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Cardiac hypertrophy and decreased high-density lipoprotein cholesterol in Lrig3-deficient mice

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2016

Am J Physiol Regul Integr Comp Physiol. 2016 Mar 23:ajpregu.00309.2015. doi: 10.1152/ajpregu.00309.2015. [Epub ahead of print]

Cardiac hypertrophy and decreased high-density lipoprotein cholesterol in Lrig3-deficient mice

M Hellstrom;M Ericsson;B Johansson;M Faraz;F Anderson;R Henriksson;SK Nilsson;H Hedman

Umeå University, SE-901 87 Umeå, Sweden

Service type: Knockout mice

Abstract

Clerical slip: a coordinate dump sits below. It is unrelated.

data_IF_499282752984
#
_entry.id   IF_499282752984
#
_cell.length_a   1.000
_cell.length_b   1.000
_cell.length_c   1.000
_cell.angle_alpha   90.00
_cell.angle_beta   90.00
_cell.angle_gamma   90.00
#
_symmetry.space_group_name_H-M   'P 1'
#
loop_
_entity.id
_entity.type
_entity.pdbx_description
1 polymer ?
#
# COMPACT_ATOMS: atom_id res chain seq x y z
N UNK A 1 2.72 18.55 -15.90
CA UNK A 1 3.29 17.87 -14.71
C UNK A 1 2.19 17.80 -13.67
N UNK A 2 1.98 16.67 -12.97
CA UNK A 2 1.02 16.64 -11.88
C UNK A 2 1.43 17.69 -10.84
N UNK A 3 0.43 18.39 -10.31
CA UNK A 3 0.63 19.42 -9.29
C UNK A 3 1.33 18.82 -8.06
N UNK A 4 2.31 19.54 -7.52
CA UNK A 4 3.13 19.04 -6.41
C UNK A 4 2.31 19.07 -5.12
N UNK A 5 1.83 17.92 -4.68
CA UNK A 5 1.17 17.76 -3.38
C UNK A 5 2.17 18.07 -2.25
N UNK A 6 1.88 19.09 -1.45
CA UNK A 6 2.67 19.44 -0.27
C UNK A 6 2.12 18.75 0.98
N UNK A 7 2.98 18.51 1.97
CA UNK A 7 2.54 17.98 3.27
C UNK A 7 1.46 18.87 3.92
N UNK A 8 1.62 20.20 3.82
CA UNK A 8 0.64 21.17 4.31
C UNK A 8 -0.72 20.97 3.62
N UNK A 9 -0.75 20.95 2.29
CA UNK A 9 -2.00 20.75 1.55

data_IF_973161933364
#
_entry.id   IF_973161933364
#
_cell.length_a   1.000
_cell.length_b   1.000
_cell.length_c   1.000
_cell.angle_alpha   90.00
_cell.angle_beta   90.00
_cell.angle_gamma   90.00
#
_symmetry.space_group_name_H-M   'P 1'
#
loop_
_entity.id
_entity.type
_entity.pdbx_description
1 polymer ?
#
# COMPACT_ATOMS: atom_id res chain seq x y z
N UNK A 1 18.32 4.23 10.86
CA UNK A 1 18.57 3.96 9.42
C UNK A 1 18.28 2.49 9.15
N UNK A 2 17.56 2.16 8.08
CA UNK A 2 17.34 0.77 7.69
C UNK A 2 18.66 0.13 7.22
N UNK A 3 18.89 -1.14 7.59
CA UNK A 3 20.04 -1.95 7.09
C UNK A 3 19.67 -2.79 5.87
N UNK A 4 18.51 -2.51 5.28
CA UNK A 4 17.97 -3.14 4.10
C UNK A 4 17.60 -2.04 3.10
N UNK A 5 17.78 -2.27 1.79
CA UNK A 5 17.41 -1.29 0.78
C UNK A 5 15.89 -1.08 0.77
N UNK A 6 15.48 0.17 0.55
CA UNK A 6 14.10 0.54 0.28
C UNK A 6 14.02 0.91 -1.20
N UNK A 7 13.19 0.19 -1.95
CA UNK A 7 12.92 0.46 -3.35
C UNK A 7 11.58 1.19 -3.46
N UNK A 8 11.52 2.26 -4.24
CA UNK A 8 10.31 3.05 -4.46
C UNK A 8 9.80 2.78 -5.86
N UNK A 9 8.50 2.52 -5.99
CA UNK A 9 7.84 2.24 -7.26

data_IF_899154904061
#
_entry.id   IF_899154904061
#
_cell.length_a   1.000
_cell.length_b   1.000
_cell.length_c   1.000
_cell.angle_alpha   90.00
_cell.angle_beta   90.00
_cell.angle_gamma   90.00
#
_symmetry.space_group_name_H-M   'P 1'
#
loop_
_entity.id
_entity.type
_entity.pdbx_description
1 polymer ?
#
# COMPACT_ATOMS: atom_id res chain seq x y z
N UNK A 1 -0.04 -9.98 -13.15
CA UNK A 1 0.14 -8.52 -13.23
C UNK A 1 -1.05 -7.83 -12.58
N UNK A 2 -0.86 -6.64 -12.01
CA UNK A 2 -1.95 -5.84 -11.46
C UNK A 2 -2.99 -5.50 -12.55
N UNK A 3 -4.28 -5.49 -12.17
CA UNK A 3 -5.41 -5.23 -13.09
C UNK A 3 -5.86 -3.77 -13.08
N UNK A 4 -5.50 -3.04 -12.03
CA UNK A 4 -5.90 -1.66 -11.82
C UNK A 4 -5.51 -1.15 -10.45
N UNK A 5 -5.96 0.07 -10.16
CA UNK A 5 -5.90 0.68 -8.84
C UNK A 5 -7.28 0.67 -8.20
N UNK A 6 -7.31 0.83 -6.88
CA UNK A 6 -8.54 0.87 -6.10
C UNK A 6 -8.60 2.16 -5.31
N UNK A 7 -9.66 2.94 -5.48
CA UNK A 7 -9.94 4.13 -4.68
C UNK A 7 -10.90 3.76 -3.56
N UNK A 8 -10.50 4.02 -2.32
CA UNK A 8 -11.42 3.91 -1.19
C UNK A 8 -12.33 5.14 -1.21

Genetic factors confer risk for cardiovascular disease. Recently, large genome-wide population studies have shown associations between genomic loci close to LRIG3 and heart failure and plasma high-density lipoprotein (HDL) cholesterol level. Here, we ablated Lrig3 in mice and investigated the importance of Lrig3 for heart function and plasma lipid levels. Quantitative reverse transcription polymerase chain reaction (RT-PCR) was used to analyze Lrig3 expression in the hearts of wild-type and Lrig3-deficient mice. In addition, molecular, physiological, and functional parameters such as organ weights, heart rate, blood pressure, heart structure and function, gene expression in the heart, and plasma insulin, glucose and lipid levels were evaluated. The Lrig3-deficient mice were smaller than the wild-type mice but otherwise appeared grossly normal. Lrig3 was expressed at detectable but relatively low levels in adult mouse hearts. At nine months of age, ad libitum fed Lrig3-deficient mice had lower insulin levels than wild-type mice. At 12 months of age, Lrig3-deficient mice exhibited increased blood pressure, and the Lrig3-deficient female mice displayed signs of cardiac hypertrophy as assessed by echocardiography, heart-to-body-weight ratio, and expression of the cardiac hypertrophy marker gene Nppa. Additionally, Lrig3-deficient mice had reduced plasma HDL-cholesterol and free glycerol. These findings in mice complement the human epidemiological results and suggest that Lrig3 may influence heart function and plasma lipid levels in mice and humans.

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